1990 Offaly 1–19 (22) Dublin 2–11 (17) Croke Park Jim Troy 20,383
1991 Kilkenny 1–13 (16) Dublin 1–11 (14) Croke Park Christy Heffernan 41,215
1992 Kilkenny 3–16 (25) Wexford 2–9 (15) Croke Park Liam Fennelly 41,097
1993
(R)
Kilkenny 2–14 (20)
2–12 (18)
Wexford 1–17 (20)
0–11 (11)
Croke Park
Croke Park
Eddie O'Connor 37,715
41,833
1994 Offaly 1–18 (21) Wexford 0–14 (14) Croke Park Martin Hanamy 32,141
1995 Offaly 2–16 (22) Kilkenny 2–5 (11) Croke Park Johnny Pilkington 31,950
1996 Wexford 2–23 (29) Offaly 2–15 (21) Croke Park Martin Storey 34,365
1997 Wexford 2–14 (20) Kilkenny 1–11 (14) Croke Park Rod Guiney 55,492
1998 Kilkenny 3–10 (19) Offaly 1–11 (14) Croke Park Tom Hickey 32,490
1999 Kilkenny 5–14 (29) Offaly 1–16 (19) Croke Park Denis Byrne 38,310
2000 Kilkenny 2–21 (27) Offaly 1–13 (16) Croke Park Willie O'Connor 32,802
2001 Kilkenny 2–19 (25) Wexford 0–12 (12) Croke Park Denis Byrne 41,146
2002 Kilkenny 0–19 (19) Wexford 0–17 (17) Croke Park Andy Comerford 37,567
2003 Kilkenny 2–23 (29) Wexford 2–12 (18) Croke Park D.J. Carey 50,000
2004 Wexford 2–12 (18) Offaly 1–11 (14) Croke Park John O'Connor 46,820
2005 Kilkenny 0–22 (22) Wexford 1–16 (19) Croke Park Peter Barry 35,010
2006 Kilkenny 1–23 (26) Wexford 1–12 (15) Croke Park Jackie Tyrrell 44,081
2007 Kilkenny 2–24 (30) Wexford 1–12 (15) Croke Park Henry Shefflin 34,872
2008 Kilkenny 5–21 (36) Wexford 0–17 (17) Croke Park James "Cha" Fitzpatrick 18,855
2009 Kilkenny 2–18 (24) Dublin 0–18 (18) Croke Park Michael Fennelly 30,000
2010 Kilkenny 1–19 (22) Galway 1–12 (15) Croke Park T. J. Reid 30,000
2011 Kilkenny 4-17 (29) Dublin 1–15 (18) Croke Park Brian Hogan 33,000
2012[5] Galway 2-21 (27) Kilkenny 2-11 (17) Croke Park Fergal Moore 22,171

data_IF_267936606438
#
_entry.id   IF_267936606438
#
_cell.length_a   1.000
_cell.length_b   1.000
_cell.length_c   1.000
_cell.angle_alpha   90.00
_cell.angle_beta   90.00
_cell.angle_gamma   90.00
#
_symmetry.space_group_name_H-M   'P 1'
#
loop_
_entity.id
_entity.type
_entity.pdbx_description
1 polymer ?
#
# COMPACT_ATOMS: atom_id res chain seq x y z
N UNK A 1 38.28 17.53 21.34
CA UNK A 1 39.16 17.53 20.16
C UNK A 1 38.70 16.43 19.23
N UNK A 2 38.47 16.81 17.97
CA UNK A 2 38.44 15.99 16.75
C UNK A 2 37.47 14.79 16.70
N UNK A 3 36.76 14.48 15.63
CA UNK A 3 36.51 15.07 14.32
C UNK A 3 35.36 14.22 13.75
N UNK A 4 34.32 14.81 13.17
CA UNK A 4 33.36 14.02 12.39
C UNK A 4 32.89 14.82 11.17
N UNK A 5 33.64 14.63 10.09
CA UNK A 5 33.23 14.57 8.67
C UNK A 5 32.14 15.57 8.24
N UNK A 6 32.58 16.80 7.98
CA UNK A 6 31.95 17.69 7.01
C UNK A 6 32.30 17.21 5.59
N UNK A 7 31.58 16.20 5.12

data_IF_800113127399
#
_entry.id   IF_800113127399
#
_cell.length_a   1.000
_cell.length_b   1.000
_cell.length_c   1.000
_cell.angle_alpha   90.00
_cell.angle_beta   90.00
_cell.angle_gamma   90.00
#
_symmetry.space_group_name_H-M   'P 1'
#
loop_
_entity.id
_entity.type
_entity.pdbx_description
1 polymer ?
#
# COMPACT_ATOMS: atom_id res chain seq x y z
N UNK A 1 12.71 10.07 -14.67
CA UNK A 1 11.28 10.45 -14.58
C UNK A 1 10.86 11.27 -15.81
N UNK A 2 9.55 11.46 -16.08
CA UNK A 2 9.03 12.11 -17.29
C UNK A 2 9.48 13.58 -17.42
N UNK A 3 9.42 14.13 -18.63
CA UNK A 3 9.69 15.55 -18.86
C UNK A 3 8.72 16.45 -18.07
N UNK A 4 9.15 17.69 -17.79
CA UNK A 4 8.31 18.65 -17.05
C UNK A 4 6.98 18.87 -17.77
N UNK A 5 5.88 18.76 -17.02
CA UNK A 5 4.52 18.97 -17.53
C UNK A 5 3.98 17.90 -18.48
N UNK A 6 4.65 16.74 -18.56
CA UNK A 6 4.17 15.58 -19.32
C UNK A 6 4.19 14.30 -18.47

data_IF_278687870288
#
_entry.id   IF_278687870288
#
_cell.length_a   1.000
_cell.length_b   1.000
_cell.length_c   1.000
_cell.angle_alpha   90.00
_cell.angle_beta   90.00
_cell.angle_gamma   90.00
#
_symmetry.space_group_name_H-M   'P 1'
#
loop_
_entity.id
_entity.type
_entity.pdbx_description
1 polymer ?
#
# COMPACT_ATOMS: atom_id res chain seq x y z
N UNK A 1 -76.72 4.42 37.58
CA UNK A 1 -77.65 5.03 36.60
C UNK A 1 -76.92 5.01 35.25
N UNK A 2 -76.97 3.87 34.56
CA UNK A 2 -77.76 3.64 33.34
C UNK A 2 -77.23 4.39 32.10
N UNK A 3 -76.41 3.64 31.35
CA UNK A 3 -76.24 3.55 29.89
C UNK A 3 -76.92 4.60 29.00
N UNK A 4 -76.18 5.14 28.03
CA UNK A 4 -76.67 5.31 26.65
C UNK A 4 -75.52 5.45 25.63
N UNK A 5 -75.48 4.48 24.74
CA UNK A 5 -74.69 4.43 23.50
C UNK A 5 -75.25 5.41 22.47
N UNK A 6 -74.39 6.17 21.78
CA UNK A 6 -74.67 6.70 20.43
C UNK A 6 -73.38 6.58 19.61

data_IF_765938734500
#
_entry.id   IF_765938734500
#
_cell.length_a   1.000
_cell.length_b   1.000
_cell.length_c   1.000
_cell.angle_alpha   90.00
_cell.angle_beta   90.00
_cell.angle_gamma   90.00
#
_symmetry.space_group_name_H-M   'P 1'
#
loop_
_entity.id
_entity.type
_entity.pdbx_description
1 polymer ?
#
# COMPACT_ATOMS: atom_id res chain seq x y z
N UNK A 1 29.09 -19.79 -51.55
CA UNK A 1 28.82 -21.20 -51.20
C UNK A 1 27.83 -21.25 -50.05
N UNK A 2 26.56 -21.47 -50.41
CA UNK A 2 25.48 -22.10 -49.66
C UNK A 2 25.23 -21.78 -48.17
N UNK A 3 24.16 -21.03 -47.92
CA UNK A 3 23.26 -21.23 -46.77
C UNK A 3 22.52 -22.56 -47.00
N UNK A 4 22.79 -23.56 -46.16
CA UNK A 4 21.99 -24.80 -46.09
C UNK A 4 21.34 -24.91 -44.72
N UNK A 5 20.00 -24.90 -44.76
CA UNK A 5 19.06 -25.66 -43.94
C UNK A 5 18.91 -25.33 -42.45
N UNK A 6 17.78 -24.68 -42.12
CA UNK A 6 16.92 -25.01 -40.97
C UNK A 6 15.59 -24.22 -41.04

2013[6] Dublin 2-25 (31) Galway 2–13 (19) Croke Park John McCaffrey

A. ^ Dublin received a walkover from Laois in the final. Louth were the only other team to participate.
B. ^ Dublin were unopposed in the championship.
C. ^ Dublin were unopposed in the championship.
D. ^ Kilkenny, who were beaten in the final, launched an objection and a replay was ordered.
E. ^ Kilkenny were awarded the title as the Dublin goal was disputed.
F. ^ Dublin won the final, however, Kilkenny were awarded the title after launching an objection.
G. ^ The final was declared void. Both teams were sunsequently disqualified for being late on the field.
H. ^ All inter-county games were increased from sixty to eighty minutes.
I. ^ All inter-county games were reduced from eighty to seventy minutes.

Sources[edit]

References[edit]

  1. ^ "Galway Board to investigate sale of Leinster winner's medal on eBay". RTÉ Sport. 12 February 2013. Retrieved 12 February 2013. 
  2. ^ An Pobhlacht Special ed. 28 August 1934
  3. ^ "LIVE: Galway v Kilkenny, Leinster SHC Final". The Journal. 8 July 2012. Retrieved 8 July 2012. 
  4. ^ An Phoblacht Special ed. 28 August 1934